Saturday, October 14, 2006

And the Nobel Peace Prize goes to...

The Grameen Bank rather than John Bolton? Clearly the Nobel Committee have been infiltrated by anti-American communists!

Jokes aside, the Grameen Bank are a worthy recipient. For those who haven't heard of them, they run a microcredit scheme in Bangladesh focusing on poor rural women, and aimed at helping them lift themselves out of poverty. A typical project involves loaning a poor widow the money to buy a cellphone; she sells calls to other people in her village, allowing her to repay the loan, feed her family, and send her kids to school. This is good work, and it has made a real difference to millions of people.

There were of course other candidates who were equally worthy. It's somewhat heartening that even in times as "interesting" as these, we can still find plenty of people whose work for peace and the betterment of humanity is more than worthy of international recognition - John Bolton obviously excluded.


You made me laugh with the Bolton thing, actually...

Posted by Anonymous : 10/14/2006 02:44:00 AM

I think peace may have a diferent meaning in swedish.
apparetly it means somthing like "heath" or "envoronment" still a good thing but peace?
Not sure who I would give it to..

maybe the government of China?

Posted by Genius : 10/14/2006 12:19:00 PM

Yep, it's upset some people alright; the Economist has called for the prize to be withheld rather than given to anti-poverty groups. They also seem to think that the world is peaceful enough that it isn't needed most years...

It takes a pretty narrow view of human security to view the alleviation of extreme poverty, and the hunger, sadness and torment that goes with it, as not contributing to 'peace'.

Posted by Anonymous : 10/14/2006 04:13:00 PM

Yes, but the greatest and fastest alleviation of human poverty in history is happening right now in China. Yet I'd hate to see Hu given the prize. You could argue that our reicpient is simply, a good business man, pursuing a good business strategy. What would people like Maia say about a capitalist BANK being awarded a peace prize?

Posted by Anonymous : 10/14/2006 04:46:00 PM


you can give them the prize for chemistry (after all many of those Bangladeshis might become chemists) and literature (it'll make a good book) and medicine (because I expect they employ doctors who do medicine stuff).

I think the fact that they give it out with money has clouded their decision making process. i.e. they want to give it to a worthy cause so they find a reason to do that. It would be better if they just gave 1 million to someone they think deserves it and the prize to someone who won it.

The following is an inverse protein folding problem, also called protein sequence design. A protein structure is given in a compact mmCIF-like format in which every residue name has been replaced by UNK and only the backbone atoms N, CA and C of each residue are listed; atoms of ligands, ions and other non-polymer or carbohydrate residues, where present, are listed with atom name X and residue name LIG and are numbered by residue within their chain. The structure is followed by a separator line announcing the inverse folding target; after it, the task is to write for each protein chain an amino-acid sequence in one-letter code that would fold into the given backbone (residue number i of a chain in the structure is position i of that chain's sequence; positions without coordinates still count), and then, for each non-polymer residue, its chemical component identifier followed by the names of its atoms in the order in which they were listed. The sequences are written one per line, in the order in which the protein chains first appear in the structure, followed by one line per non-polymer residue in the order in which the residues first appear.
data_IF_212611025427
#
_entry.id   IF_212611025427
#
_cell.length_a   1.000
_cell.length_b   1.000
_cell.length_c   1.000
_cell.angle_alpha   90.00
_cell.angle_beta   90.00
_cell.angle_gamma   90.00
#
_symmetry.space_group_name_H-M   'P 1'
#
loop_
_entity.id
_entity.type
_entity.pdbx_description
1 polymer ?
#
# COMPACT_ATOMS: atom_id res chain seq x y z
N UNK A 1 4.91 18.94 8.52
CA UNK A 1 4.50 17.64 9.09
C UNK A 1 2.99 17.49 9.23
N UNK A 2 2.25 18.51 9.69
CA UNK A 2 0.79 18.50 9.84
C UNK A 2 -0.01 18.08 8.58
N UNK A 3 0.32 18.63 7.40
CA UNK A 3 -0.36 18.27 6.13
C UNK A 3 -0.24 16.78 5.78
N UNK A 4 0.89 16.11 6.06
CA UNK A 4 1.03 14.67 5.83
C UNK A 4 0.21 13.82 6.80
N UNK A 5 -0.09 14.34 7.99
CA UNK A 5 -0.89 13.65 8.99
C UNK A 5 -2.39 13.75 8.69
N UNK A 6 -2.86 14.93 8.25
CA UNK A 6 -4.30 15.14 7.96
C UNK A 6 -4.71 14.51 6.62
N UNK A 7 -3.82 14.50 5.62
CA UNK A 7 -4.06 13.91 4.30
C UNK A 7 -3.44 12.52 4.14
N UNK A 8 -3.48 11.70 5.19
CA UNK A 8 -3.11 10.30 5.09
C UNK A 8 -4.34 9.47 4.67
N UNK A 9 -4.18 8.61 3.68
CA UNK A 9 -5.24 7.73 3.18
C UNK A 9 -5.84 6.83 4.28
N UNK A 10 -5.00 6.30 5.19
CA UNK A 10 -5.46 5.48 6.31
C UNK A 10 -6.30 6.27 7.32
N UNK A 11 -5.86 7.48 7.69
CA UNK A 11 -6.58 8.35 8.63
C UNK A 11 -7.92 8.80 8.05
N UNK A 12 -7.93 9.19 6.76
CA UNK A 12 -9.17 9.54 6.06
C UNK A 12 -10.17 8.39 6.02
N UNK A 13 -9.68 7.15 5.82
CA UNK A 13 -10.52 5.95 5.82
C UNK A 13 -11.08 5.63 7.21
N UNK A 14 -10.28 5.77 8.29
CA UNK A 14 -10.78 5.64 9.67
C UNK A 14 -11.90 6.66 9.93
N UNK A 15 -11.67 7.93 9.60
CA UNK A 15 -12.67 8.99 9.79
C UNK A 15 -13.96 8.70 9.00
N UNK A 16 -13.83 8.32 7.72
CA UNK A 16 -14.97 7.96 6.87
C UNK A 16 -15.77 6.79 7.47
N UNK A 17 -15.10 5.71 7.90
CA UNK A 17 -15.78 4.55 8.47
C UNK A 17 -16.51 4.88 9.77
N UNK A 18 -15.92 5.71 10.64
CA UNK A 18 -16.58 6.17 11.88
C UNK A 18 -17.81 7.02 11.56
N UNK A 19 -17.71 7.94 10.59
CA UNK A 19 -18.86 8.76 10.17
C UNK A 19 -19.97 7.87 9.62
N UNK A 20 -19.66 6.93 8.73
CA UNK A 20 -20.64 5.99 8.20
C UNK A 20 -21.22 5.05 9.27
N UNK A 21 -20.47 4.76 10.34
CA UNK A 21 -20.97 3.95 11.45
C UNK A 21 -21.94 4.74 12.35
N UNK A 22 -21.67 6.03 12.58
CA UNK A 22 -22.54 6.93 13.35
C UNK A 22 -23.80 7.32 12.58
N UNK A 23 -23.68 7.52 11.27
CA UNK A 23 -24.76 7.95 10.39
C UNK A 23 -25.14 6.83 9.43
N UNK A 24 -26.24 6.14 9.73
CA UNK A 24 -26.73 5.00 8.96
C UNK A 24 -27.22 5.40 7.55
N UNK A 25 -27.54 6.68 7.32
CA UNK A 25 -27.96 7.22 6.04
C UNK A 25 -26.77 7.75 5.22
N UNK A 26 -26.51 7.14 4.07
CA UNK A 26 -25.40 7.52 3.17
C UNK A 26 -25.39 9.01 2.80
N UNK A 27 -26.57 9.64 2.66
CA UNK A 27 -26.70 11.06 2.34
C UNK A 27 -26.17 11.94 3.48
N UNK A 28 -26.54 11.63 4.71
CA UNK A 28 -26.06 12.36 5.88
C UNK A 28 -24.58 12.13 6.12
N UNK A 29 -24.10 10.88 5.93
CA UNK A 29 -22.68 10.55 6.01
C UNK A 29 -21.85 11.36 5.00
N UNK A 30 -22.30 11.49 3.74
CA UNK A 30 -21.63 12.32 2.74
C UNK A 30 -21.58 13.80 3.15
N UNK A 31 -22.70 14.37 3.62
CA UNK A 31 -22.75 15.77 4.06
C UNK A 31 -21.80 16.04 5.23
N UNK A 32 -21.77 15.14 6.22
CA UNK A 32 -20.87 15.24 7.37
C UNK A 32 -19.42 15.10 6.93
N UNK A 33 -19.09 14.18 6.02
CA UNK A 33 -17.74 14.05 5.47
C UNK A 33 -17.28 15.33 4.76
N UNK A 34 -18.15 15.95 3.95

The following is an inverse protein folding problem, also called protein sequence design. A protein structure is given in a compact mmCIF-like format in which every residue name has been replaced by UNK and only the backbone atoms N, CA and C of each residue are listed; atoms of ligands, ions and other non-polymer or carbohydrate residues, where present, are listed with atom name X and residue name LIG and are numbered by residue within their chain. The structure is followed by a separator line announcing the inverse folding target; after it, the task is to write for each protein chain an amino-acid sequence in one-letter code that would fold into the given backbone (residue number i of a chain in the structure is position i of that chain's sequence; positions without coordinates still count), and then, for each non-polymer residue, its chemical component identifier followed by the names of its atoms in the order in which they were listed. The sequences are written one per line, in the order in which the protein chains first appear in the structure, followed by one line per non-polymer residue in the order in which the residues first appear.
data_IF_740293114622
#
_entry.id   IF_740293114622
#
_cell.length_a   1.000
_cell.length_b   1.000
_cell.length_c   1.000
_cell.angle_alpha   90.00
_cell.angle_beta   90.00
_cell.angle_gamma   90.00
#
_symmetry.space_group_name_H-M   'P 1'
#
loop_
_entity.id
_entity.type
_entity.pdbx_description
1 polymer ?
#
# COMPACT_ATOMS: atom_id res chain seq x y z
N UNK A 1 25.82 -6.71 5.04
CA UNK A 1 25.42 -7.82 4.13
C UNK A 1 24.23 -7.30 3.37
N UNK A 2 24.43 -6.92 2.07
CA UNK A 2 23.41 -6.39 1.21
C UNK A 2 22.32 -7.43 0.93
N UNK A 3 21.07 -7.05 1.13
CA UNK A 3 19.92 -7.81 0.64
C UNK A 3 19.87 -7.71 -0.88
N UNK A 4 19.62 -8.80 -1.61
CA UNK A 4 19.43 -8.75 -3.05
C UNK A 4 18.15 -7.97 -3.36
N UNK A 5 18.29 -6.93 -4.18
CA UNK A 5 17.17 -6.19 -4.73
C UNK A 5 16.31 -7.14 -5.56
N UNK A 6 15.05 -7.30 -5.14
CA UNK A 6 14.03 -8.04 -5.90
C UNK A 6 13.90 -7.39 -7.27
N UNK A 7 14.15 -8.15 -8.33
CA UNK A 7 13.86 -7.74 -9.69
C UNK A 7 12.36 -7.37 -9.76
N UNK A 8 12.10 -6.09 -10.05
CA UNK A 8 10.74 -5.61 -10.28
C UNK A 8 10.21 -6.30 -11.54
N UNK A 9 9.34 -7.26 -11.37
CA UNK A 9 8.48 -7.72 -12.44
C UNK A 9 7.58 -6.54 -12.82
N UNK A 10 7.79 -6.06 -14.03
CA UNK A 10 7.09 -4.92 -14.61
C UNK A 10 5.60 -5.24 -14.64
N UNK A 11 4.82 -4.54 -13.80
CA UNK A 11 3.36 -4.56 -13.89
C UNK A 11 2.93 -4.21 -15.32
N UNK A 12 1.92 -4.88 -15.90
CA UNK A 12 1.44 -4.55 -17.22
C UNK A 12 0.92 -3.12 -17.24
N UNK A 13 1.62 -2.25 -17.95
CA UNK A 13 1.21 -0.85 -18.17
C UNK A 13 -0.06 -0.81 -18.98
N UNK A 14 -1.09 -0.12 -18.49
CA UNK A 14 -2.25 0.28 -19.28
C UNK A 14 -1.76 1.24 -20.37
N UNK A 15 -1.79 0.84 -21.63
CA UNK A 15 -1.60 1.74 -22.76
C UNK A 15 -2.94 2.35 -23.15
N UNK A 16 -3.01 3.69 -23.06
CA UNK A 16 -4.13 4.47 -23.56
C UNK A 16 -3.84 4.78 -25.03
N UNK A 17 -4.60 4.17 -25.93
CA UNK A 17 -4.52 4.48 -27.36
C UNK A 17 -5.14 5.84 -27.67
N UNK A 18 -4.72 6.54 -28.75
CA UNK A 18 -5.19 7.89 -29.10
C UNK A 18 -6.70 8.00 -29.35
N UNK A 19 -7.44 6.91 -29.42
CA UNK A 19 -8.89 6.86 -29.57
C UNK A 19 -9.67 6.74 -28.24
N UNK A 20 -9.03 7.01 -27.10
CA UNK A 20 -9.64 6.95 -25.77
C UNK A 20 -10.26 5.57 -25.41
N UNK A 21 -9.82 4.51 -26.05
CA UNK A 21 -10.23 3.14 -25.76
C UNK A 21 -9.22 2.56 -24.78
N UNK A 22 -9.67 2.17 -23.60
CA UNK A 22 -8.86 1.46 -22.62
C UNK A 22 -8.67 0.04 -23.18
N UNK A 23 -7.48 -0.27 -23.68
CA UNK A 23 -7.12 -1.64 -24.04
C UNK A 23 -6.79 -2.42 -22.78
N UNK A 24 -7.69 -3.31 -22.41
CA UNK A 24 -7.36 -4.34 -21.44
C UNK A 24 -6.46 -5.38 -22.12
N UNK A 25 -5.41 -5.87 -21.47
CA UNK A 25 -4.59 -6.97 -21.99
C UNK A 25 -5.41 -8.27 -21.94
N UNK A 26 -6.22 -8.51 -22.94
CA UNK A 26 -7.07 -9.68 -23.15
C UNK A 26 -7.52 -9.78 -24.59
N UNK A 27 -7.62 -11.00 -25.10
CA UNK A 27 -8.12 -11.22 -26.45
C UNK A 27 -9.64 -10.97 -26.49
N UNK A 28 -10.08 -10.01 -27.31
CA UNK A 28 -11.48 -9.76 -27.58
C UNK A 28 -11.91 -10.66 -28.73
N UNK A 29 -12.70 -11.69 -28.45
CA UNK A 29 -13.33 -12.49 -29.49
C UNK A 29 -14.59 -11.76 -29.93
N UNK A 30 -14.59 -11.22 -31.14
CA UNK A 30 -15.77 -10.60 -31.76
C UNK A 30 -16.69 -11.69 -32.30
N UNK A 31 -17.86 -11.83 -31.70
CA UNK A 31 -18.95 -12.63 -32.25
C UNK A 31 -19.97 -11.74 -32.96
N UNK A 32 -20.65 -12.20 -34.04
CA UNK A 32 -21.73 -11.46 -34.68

I’m sure there are lots of people who have fairly directly encouraged peaceful solution to conflicts around the world. Maybe they could refer to someone who is putting in a lot of effort trying to get a peaceful solution with Iran, Nth Korea, Sudan, chechnya or iraq or something.

they could be deeply anti-US AND actually pick someone who is working in the "peace" area.

Posted by Genius : 10/14/2006 04:58:00 PM

"Peace" isn't just stopping wars.

Posted by Anonymous : 10/14/2006 05:09:00 PM

"Peace is commonly understood to mean the absence of hostilities."

I think you are refering to the "good stuff" definition of peace

as per this guy

"Peace is any condition, state, or relationship that permits, or promotes the spontaneous development of the human being; any state that fosters the development of human potential."

this of course encompases all 'good things' and excludes all 'bad things' so "good stuff" is the more precise way to say it.

"good stuff" is also a translation in the lexicon of cetain people for terms such as 'mainstream' or 'white' or 'mature' or 'rich' depending on who says them.

Posted by Genius : 10/14/2006 06:53:00 PM

Eliminating poverty is a step towards eliminating hostility. They certainly deserve it more than Kissinger.

Posted by Anonymous : 10/14/2006 08:54:00 PM

Despite Alfred Nobel declaring it would be given "to the person who shall have done the most or the best work for fraternity between the nations, for the abolition or reduction of standing armies and for the holding and promotion of peace congresses", the Nobel Peace Prize has always been given to people and organisations beyond those concerned with ending and preventing conflict. The first (1901) was awarded to the founder of the Red Cross, and a number in the first half of the twentieth century went to aid organisations, especially those concerned with refugees. After World War II winners included Martin Luther King Jr (1964), Norman Borlaug (International Maize and Wheat Improvement Center, awarded 1970) and Mother Teresa (1979).

Posted by Anonymous : 10/14/2006 10:13:00 PM

I'm surprised the Economist would be against the Grameen Bank getting the Nobel Peace Prize. I think they're critical of the re-definition of the prize recipient's credentials rather than being against the Grameen Bank and its business per se. The Economist did a survey of microfinance last year (subscribers can access it here: which was rather complimentary of the unorthodox ways of micro-credit. If orthodox ways of financing third world development don't work then new ways are always welcome.

Posted by Hans Versluys : 10/15/2006 04:33:00 PM

Micro credit is very good
its a market failure in a sense, and countries that use it can do very well. and Grameen Bank does make a profit.

Posted by Genius : 10/15/2006 07:18:00 PM